Get to Know the New General Authority Seventies Sustained in April 2019 Conference
Contributed By the Church News
The First Presidency announced the calling of 10 new General Authority Seventies during the Saturday afternoon session of the 189th Annual General Conference on April 6.
Following are brief sketches and photos of each of the newly called General Authority leaders.
Elder Rubén V. Alliaud
Rubén Alliaud was 14 when he left his home in Argentina to spend a year with his uncle in the United States. His father, Rubén Reynaldo Alliaud, had died earlier, and Rubén was developing “a rebellious spirit.”
His concerned mother, María, sent him to Houston, Texas, to live with her brother, Manuel Bustos, and his family. She asked one condition of her brother’s family: “Do not share your Latter-day Saint beliefs with my son.”
The spirit of the gospel, however, spoke to the struggling teenager. He observed how the Church united the Bustos family through prayer and service, and he couldn’t help but notice the numerous copies of the Book of Mormon on the shelves of his room.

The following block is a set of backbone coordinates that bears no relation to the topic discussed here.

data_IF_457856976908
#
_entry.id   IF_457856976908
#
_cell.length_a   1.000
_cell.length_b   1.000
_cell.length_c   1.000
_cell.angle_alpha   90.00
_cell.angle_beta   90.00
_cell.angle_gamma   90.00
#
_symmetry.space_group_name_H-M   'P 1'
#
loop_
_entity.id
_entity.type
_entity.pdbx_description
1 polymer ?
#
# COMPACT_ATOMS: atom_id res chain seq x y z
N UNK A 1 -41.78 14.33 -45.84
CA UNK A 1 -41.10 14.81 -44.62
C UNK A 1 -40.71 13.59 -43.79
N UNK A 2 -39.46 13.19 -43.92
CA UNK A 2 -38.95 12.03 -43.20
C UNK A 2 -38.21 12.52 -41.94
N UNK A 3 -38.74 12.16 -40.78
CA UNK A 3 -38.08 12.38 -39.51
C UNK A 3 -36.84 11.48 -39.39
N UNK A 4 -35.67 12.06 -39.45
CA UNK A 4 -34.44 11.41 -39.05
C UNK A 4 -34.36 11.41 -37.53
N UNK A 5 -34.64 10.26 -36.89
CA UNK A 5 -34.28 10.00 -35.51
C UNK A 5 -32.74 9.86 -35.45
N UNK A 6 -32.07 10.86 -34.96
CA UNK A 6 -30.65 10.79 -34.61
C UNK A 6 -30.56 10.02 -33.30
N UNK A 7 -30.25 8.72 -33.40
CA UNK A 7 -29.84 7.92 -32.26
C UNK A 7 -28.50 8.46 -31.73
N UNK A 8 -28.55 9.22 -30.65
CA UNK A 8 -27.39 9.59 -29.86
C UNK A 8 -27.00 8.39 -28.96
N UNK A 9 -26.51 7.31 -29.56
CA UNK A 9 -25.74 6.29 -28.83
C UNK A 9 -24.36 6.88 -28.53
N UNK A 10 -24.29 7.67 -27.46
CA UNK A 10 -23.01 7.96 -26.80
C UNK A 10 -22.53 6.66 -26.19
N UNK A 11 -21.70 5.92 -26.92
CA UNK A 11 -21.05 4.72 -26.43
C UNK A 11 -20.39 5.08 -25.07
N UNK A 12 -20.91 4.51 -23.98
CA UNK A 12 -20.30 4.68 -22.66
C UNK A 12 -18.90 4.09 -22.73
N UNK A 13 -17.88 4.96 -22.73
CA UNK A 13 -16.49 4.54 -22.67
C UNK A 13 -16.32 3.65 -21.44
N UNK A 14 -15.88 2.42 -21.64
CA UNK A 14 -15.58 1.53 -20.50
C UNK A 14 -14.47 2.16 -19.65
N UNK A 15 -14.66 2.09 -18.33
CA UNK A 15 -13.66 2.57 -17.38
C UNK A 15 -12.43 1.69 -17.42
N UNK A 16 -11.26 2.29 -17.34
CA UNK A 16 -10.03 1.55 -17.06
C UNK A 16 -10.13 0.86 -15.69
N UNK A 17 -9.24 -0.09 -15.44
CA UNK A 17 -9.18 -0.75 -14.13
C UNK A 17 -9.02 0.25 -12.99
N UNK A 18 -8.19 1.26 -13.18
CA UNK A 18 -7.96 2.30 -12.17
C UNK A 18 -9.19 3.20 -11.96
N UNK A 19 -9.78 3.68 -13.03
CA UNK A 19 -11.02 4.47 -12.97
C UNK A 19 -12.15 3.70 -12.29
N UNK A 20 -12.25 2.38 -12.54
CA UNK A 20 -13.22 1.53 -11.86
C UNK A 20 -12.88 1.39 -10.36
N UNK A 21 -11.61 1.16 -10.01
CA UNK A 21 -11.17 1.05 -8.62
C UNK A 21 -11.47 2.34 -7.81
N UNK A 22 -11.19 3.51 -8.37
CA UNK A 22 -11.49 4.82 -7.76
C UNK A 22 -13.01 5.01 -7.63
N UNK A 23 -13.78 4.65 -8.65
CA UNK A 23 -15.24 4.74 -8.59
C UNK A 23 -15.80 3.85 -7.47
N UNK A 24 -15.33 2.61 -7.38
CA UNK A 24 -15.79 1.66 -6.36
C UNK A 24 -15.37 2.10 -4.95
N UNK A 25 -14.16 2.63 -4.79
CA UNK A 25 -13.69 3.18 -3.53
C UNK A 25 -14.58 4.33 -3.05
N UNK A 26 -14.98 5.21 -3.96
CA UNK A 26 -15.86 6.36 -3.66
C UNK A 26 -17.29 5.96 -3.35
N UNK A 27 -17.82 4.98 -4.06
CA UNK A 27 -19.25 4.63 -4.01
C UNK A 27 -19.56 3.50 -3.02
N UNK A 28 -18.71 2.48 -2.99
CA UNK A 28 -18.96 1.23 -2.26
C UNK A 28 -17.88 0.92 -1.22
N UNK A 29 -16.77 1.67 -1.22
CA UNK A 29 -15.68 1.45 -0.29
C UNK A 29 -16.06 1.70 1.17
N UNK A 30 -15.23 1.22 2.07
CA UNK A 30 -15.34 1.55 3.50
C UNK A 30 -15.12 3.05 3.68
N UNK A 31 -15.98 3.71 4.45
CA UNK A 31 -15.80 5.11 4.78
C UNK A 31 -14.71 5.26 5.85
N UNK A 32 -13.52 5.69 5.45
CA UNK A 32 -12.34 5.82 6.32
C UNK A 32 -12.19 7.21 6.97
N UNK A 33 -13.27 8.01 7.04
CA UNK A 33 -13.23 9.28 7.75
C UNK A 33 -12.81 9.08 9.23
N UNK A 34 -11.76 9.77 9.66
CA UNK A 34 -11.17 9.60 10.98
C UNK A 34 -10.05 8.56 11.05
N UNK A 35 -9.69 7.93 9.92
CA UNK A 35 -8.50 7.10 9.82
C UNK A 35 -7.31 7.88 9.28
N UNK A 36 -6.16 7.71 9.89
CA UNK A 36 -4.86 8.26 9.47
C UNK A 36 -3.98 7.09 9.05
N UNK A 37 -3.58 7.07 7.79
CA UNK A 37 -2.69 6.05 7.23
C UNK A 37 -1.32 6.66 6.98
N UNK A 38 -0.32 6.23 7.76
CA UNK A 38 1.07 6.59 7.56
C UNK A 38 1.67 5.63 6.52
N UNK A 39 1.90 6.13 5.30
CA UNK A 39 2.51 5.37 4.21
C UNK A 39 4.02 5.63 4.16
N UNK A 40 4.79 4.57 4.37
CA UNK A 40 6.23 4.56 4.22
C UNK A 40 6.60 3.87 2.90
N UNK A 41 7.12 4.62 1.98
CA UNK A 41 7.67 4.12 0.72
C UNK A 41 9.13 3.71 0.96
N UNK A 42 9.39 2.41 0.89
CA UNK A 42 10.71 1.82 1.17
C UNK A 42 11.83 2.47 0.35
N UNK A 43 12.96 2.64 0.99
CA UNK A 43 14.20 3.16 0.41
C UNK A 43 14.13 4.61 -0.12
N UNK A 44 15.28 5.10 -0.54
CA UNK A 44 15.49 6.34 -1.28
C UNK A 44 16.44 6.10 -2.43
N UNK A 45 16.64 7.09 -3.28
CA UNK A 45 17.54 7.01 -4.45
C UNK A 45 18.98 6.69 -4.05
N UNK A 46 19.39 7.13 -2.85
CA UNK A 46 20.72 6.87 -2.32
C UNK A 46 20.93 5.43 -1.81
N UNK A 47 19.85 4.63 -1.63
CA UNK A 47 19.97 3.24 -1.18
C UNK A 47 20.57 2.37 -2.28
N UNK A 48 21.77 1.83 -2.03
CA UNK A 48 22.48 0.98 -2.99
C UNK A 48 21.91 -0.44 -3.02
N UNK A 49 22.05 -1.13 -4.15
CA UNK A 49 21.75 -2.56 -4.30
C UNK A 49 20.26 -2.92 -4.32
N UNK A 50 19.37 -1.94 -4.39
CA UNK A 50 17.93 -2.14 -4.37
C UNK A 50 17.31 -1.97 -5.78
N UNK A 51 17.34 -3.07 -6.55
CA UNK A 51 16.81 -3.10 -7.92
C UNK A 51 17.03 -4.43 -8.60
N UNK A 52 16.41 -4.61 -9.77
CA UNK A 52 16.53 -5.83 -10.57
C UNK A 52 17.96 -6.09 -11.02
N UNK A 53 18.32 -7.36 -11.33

Curious, he pulled down a copy and discovered Moroni’s promise that he could know through prayer that the Book of Mormon is true.
“That promise touched me,” says the newly called General Authority Seventy. “I wanted to read the book.”
He took Moroni’s promise to heart, received an affirmative answer, and told his surprised uncle that he wanted to be baptized. Uncle Manuel immediately sent Rubén back to Argentina to ask his mother’s permission. He was soon baptized. Since then, the restored gospel has anchored Elder Alliaud’s life.
Rubén Vicente Alliaud was born on January 8, 1966, in Buenos Aires. He married Fabiana Bennett Lamas in the Buenos Aires Argentina Temple on December 17, 1992. They have six children.
Elder Alliaud earned a law degree from the University of Belgrano, in Buenos Aires, and has enjoyed a wide-ranging legal career, specializing in criminal law. Since 1998 he has worked as a managing partner for Alliaud & Asociados.